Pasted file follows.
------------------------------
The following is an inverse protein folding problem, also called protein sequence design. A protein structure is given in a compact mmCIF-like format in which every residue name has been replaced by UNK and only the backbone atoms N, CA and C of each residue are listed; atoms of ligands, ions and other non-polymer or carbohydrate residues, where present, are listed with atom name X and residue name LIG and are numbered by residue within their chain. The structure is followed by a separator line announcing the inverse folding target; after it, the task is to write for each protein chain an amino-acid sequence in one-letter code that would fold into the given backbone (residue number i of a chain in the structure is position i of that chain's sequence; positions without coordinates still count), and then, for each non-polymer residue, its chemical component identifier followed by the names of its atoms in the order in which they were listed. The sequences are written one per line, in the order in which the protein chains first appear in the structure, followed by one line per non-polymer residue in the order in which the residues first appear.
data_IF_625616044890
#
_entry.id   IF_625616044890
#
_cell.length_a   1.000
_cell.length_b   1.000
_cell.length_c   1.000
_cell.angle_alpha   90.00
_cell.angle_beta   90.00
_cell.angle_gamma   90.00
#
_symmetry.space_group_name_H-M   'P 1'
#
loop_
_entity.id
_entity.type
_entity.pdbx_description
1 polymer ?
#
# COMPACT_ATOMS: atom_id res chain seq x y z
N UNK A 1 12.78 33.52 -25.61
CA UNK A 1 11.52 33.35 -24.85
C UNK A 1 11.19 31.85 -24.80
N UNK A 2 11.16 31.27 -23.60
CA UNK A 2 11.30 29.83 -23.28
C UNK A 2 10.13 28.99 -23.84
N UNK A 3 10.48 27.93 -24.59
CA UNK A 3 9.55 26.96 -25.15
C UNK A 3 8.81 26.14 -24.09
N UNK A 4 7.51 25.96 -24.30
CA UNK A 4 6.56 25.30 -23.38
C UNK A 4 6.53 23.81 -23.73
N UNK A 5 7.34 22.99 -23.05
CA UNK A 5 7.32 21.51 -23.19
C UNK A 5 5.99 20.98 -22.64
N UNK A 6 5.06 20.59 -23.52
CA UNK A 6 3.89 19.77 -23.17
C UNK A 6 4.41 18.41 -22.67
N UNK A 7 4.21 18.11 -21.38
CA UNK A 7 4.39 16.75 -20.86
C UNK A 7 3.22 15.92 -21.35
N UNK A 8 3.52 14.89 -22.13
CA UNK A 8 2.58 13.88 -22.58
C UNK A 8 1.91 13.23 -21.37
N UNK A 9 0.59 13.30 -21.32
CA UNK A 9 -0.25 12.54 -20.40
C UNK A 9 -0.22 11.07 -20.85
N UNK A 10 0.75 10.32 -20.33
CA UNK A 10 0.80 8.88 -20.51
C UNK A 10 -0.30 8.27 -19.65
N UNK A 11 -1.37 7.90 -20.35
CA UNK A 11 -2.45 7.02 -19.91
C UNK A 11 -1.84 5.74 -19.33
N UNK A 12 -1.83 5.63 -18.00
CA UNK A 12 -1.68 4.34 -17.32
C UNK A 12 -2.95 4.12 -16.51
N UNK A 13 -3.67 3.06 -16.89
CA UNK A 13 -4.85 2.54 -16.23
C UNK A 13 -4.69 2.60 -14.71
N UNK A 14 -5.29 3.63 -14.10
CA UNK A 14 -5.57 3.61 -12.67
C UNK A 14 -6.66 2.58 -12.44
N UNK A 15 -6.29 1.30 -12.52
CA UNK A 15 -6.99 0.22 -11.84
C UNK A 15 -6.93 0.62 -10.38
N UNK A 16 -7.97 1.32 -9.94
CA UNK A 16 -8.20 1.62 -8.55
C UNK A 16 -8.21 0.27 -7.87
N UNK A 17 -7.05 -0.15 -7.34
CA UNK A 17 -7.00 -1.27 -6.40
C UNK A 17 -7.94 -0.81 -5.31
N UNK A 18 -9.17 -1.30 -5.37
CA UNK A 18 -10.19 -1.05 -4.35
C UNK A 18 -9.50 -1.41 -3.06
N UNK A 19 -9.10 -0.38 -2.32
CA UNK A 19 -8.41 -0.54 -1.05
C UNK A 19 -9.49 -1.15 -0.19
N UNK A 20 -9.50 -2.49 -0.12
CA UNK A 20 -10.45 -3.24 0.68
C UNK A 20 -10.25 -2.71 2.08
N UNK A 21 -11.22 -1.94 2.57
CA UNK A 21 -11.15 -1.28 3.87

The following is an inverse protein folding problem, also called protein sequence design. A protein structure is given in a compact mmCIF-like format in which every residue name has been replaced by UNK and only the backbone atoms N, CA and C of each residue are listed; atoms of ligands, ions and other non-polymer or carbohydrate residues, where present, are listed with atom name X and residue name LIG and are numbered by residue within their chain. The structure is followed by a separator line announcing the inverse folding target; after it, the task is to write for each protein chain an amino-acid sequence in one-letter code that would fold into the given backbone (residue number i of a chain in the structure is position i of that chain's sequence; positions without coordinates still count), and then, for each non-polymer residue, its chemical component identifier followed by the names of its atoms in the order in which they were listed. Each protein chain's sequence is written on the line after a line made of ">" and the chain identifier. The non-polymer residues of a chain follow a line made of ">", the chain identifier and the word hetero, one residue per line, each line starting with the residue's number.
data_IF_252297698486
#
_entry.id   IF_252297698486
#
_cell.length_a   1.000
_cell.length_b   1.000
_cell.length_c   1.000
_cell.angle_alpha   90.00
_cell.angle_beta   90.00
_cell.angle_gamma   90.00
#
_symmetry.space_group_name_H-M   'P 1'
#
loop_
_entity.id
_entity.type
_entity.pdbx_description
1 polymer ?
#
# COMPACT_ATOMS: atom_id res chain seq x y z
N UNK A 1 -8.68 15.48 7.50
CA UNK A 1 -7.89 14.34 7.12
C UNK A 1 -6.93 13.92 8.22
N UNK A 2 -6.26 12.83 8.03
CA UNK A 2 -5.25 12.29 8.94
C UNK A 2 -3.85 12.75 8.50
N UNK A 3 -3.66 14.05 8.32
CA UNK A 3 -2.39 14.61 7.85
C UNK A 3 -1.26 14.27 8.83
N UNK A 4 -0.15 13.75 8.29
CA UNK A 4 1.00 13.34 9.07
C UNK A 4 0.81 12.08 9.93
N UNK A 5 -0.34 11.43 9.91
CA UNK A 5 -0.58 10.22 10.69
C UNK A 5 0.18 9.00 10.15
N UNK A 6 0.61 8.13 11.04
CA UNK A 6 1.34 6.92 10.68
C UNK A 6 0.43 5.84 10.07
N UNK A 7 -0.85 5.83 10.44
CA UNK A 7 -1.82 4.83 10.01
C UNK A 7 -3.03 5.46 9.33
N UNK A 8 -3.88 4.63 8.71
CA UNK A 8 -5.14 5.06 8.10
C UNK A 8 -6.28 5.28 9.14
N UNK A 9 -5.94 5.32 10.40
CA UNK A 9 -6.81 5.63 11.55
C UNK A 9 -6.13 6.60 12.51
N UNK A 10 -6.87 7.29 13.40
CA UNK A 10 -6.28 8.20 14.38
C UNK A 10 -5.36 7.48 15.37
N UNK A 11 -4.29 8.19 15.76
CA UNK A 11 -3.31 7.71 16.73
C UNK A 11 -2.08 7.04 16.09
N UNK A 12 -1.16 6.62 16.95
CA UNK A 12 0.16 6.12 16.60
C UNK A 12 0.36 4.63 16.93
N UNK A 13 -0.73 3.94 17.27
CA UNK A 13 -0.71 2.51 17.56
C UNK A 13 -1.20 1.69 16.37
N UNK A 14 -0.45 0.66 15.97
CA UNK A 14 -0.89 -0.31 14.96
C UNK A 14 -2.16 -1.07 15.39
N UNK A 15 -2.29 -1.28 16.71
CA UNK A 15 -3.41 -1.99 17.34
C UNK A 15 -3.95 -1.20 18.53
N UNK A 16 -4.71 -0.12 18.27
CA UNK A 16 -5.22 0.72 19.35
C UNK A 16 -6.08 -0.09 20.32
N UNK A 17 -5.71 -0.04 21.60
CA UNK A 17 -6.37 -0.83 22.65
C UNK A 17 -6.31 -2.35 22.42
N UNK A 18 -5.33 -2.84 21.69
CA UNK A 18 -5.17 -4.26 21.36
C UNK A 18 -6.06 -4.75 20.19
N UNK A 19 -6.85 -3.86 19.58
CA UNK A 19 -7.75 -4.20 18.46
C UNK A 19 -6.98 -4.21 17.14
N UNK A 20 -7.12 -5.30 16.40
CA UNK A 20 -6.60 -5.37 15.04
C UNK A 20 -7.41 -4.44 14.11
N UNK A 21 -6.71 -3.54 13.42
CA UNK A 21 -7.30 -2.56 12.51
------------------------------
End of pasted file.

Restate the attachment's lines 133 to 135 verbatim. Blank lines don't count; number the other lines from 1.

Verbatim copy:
CA UNK A 10 -6.28 8.20 14.38
C UNK A 10 -5.36 7.48 15.37
N UNK A 11 -4.29 8.19 15.76